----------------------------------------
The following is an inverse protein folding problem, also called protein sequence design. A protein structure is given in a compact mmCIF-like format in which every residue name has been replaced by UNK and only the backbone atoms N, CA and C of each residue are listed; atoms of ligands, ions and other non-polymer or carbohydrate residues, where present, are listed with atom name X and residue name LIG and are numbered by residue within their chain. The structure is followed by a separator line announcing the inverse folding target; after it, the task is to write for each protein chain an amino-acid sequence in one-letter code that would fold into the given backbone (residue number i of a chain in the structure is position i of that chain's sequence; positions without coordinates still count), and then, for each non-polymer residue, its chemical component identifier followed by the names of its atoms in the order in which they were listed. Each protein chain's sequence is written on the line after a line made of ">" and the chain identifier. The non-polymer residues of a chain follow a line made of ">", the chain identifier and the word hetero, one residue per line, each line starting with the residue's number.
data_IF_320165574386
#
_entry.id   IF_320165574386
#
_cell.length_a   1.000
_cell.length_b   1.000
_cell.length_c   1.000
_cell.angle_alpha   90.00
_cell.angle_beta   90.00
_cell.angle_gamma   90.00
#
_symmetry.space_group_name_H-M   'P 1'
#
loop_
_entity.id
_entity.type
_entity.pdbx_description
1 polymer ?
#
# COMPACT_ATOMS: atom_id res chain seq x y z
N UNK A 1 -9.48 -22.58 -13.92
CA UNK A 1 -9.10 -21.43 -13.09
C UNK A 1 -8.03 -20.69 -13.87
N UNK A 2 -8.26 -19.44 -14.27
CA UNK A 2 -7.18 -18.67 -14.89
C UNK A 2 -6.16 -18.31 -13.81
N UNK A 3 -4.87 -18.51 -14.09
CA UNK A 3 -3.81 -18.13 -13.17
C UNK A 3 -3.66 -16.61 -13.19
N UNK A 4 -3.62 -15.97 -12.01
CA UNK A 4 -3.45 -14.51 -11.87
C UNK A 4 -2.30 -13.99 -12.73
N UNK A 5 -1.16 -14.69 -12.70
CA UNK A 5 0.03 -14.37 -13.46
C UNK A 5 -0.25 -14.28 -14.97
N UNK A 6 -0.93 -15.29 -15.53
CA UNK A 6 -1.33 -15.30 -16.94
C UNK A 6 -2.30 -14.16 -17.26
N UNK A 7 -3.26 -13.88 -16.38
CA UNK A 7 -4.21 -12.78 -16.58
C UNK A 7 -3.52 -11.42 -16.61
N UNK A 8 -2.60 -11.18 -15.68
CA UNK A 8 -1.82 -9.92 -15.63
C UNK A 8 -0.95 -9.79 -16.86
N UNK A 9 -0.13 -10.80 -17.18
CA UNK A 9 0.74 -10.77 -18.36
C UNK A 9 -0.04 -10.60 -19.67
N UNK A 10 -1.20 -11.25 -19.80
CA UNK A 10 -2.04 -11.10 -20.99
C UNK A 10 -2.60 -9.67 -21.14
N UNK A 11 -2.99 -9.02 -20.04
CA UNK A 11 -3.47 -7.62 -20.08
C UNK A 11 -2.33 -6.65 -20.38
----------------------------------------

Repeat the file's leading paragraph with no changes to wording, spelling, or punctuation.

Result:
The following is an inverse protein folding problem, also called protein sequence design. A protein structure is given in a compact mmCIF-like format in which every residue name has been replaced by UNK and only the backbone atoms N, CA and C of each residue are listed; atoms of ligands, ions and other non-polymer or carbohydrate residues, where present, are listed with atom name X and residue name LIG and are numbered by residue within their chain. The structure is followed by a separator line announcing the inverse folding target; after it, the task is to write for each protein chain an amino-acid sequence in one-letter code that would fold into the given backbone (residue number i of a chain in the structure is position i of that chain's sequence; positions without coordinates still count), and then, for each non-polymer residue, its chemical component identifier followed by the names of its atoms in the order in which they were listed. Each protein chain's sequence is written on the line after a line made of ">" and the chain identifier. The non-polymer residues of a chain follow a line made of ">", the chain identifier and the word hetero, one residue per line, each line starting with the residue's number.